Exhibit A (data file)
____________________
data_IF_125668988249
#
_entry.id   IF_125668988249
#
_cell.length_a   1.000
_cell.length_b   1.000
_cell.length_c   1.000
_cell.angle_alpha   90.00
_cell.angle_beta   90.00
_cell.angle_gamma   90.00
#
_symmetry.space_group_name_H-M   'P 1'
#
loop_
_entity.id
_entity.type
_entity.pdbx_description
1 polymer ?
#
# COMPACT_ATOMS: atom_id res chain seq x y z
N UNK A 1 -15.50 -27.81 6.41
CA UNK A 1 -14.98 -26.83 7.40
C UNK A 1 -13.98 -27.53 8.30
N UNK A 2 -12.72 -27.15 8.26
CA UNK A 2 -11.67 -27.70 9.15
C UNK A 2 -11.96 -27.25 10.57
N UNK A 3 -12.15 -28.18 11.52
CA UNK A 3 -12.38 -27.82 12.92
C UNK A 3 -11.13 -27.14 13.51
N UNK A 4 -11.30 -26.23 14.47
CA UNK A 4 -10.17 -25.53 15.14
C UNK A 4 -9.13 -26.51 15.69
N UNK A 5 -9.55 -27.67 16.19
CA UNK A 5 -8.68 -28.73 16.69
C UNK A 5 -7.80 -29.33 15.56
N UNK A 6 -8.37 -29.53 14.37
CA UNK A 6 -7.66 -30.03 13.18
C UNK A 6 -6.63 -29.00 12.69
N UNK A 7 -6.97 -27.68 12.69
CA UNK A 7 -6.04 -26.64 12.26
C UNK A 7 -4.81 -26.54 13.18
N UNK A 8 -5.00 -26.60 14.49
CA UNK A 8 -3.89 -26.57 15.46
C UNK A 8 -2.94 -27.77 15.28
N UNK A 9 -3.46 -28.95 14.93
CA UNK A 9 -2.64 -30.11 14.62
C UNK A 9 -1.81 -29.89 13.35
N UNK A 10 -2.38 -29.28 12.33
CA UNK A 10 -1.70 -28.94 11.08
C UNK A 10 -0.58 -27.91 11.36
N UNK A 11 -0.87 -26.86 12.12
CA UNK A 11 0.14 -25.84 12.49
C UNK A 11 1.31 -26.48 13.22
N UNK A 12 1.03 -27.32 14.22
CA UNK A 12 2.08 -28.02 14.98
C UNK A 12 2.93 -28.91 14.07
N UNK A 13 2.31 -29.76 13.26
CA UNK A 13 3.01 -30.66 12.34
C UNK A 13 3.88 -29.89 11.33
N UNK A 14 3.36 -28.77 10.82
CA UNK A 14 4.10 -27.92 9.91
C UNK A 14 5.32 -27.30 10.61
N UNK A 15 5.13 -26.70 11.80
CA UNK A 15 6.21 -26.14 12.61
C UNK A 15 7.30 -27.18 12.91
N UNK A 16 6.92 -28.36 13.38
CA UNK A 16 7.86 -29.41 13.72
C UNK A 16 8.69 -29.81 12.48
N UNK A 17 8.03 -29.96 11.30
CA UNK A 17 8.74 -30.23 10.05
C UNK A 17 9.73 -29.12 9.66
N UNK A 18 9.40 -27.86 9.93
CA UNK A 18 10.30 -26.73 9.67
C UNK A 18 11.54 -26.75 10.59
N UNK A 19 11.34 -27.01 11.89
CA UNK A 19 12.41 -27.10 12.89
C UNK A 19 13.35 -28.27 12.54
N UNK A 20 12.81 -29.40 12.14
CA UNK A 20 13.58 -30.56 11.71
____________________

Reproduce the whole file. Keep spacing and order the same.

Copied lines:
data_IF_125668988249
#
_entry.id   IF_125668988249
#
_cell.length_a   1.000
_cell.length_b   1.000
_cell.length_c   1.000
_cell.angle_alpha   90.00
_cell.angle_beta   90.00
_cell.angle_gamma   90.00
#
_symmetry.space_group_name_H-M   'P 1'
#
loop_
_entity.id
_entity.type
_entity.pdbx_description
1 polymer ?
#
# COMPACT_ATOMS: atom_id res chain seq x y z
N UNK A 1 -15.50 -27.81 6.41
CA UNK A 1 -14.98 -26.83 7.40
C UNK A 1 -13.98 -27.53 8.30
N UNK A 2 -12.72 -27.15 8.26
CA UNK A 2 -11.67 -27.70 9.15
C UNK A 2 -11.96 -27.25 10.57
N UNK A 3 -12.15 -28.18 11.52
CA UNK A 3 -12.38 -27.82 12.92
C UNK A 3 -11.13 -27.14 13.51
N UNK A 4 -11.30 -26.23 14.47
CA UNK A 4 -10.17 -25.53 15.14
C UNK A 4 -9.13 -26.51 15.69
N UNK A 5 -9.55 -27.67 16.19
CA UNK A 5 -8.68 -28.73 16.69
C UNK A 5 -7.80 -29.33 15.56
N UNK A 6 -8.37 -29.53 14.37
CA UNK A 6 -7.66 -30.03 13.18
C UNK A 6 -6.63 -29.00 12.69
N UNK A 7 -6.97 -27.68 12.69
CA UNK A 7 -6.04 -26.64 12.26
C UNK A 7 -4.81 -26.54 13.18
N UNK A 8 -5.00 -26.60 14.49
CA UNK A 8 -3.89 -26.57 15.46
C UNK A 8 -2.94 -27.77 15.28
N UNK A 9 -3.46 -28.95 14.93
CA UNK A 9 -2.64 -30.11 14.62
C UNK A 9 -1.81 -29.89 13.35
N UNK A 10 -2.38 -29.28 12.33
CA UNK A 10 -1.70 -28.94 11.08
C UNK A 10 -0.58 -27.91 11.36
N UNK A 11 -0.87 -26.86 12.12
CA UNK A 11 0.14 -25.84 12.49
C UNK A 11 1.31 -26.48 13.22
N UNK A 12 1.03 -27.32 14.22
CA UNK A 12 2.08 -28.02 14.98
C UNK A 12 2.93 -28.91 14.07
N UNK A 13 2.31 -29.76 13.26
CA UNK A 13 3.01 -30.66 12.34
C UNK A 13 3.88 -29.89 11.33
N UNK A 14 3.36 -28.77 10.82
CA UNK A 14 4.10 -27.92 9.91
C UNK A 14 5.32 -27.30 10.61
N UNK A 15 5.13 -26.70 11.80
CA UNK A 15 6.21 -26.14 12.61
C UNK A 15 7.30 -27.18 12.91
N UNK A 16 6.92 -28.36 13.38
CA UNK A 16 7.86 -29.41 13.72
C UNK A 16 8.69 -29.81 12.48
N UNK A 17 8.03 -29.96 11.30
CA UNK A 17 8.74 -30.23 10.05
C UNK A 17 9.73 -29.12 9.66
N UNK A 18 9.40 -27.86 9.93
CA UNK A 18 10.30 -26.73 9.67
C UNK A 18 11.54 -26.75 10.59
N UNK A 19 11.34 -27.01 11.89
CA UNK A 19 12.41 -27.10 12.89
C UNK A 19 13.35 -28.27 12.54
N UNK A 20 12.81 -29.40 12.14
CA UNK A 20 13.58 -30.56 11.71